Where to Start?

The first question that I have been grappling with this past week is where to start this blog. I know that I need to upload some actual stamps to bring this subject to life. Once I get some items scanned, I will make this the subject of my next post. But first, a brief overview.

Nigeria as we know it today, was formed in 1914, when Northern and Southern Nigeria joined to form the country. Northern and Southern Nigeria, at least from a philatelic perspective, did not themselves exist until 1901. Northern Nigeria was formed then from the northern region of what was called the Niger Company Territories, plus some other regions to the west, which had not previously had postal service. The Niger Company Territories were composed of what is now a large part of Cameroun, plus the area around Port Harcourt. Southern Nigeria was formed from the southern region of the Niger Company Territories and the Niger Coast (Oil Rivers) Protectorate. Lagos was a separate colony, which did not join Southern Nigeria until 1906.

Each of Lagos, Niger Coast Protectorate, Northern Nigeria and Southern Nigeria issued their own stamps. The Niger Company Territories did not use their own stamps, but rather made use of British stamps, which at that time were the 1887 Jubilee Issue. The subject matter of all these, plus the Nigerian stamps up to 1936, depicted only the monarchs - Queen Victoria from 1874-1902; King Edward VII from 1902-1912 and King George V from 1912-1936. Most of the interest in studying these issues lies in the cancellations (postmarks, handstamps) which depicts a rich postal history, and the different printings of the stamps, which differ in small details, such as the papers and colours in which the stamps were printed, among other things. I will introduce you to these issues in later posts.

Starting in 1936, Nigerian stamps began to illustrate aspects of life in Nigeria as well as industries: Cocoa palms, tin dredging, the docks, a fishing village, canoe pulling, Fullani cattle herd, Habe minaret, cotton ginnery, the bridge at Jebba and Buea Road. Some stamps still showed just the monarch, being King George VI, but starting in 1953, all stamps illustrated some industry, place or aspect of Nigerian life. The 1953-60 issue, depicts ancient currency, Bornu horsemen, tin mining, the intersection of the main rivers, cocoa plantations, groundnut farming, timber, the Ife bronze mask, coconut oil palms, bananas, cattle farming and new and old Lagos.

Independence came on October 1, 1960, and with it, a complete modernization and change in design. The first series, which was released on January 1, 1961 depicts all the hope and promise of a new nation, illustrating industries, artifacts and national landmarks with pride: groundnuts, coal mining, education, Oyo carving, weaving, pottery, masks, camel train, hornbill, Central Bank, Nigeria Museum, Kano Airport and Lagos Station. From here, every year there would be a set to celebrate the anniversary of independence, and starting in 1963, the Republic. There were sets to commemorate the tourism industry and other events throughout the 1960's. but a large number of the issues until the 1970's celebrated the heroes of independence: President Azikiwe, King Jaja of Opobo and Herbert Macaulay. In 1965, a new series appeared which depicted Nigeria's range of wildlife: Lions, Elephants, the Spendid Sunbird, the Cheetah, Leopards, Saddle Billed Storks, Grey Parrots, Kingfishers, Crown Birds, Kobs, Giraffes, Hippopotami and Buffaloes.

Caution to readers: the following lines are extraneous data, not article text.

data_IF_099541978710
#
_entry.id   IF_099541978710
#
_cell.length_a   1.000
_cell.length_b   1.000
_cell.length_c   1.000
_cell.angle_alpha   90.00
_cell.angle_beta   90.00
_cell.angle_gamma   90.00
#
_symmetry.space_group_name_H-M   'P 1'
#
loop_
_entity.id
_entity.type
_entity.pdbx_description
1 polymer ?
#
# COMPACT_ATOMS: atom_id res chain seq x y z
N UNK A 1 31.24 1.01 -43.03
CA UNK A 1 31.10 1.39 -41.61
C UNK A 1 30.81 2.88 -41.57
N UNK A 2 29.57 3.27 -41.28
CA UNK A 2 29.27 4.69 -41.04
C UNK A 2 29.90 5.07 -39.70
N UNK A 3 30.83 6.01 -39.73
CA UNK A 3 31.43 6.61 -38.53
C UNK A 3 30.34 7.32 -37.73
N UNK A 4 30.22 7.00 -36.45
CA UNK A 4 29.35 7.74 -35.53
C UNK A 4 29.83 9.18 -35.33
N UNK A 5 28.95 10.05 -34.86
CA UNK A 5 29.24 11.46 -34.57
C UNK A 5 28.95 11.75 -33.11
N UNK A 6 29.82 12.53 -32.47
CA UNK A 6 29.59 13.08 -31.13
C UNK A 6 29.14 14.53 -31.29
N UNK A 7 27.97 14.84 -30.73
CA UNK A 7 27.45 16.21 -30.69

Then on May 1, 1967 civil war breaks out when Biafra declares its independence. Biafra issues its own stamps and achieves international recognition. Many of the issues depict the bloodshed that Biafrans endured and towards the capitulation, which came in 1970, the issues depict the ongoing hardship suffered during the war. Throughout the rest of the 1960's, the stamps depict the ongoing modernization of Nigeria.

In 1973, Nigeria adopts its own currency, abandoning the pound-shilling-pence system. The 1973 series, which ran until 1985 depicts Nigerian industry: hides and skins, oil refining, petroleum, cattle ranching, timber, Yankari Game Reserve, civic development, sugar cane, oil palms, vaccine production, docks, fishing festival, pottery, Eko Bridge and Lagos Teaching hospital. Throughout the 70's the theme was the international presence of Nigeria and the organizations that Nigeria is involved in: OPEC, the African Development Bank and the OAU.

In the 1980's, the inflation began. Up until this point, the highest denomination was 2 Naira. The standard stamp was 30k (kobo). By the early 1990's the standard stamp was 10 Naira and then 30 Naira. The fight against corruption became a theme that was depicted more than once, and by the 2000's the return to democracy was celebrated heavily and the concept of freedom and its past fighters from around the world were recognized.

I have only just done a brief overview of the history of Nigerian stamps. My next post will illustrate the various issues I have just described with some scans, and then I will begin to discuss each issue in further posts.


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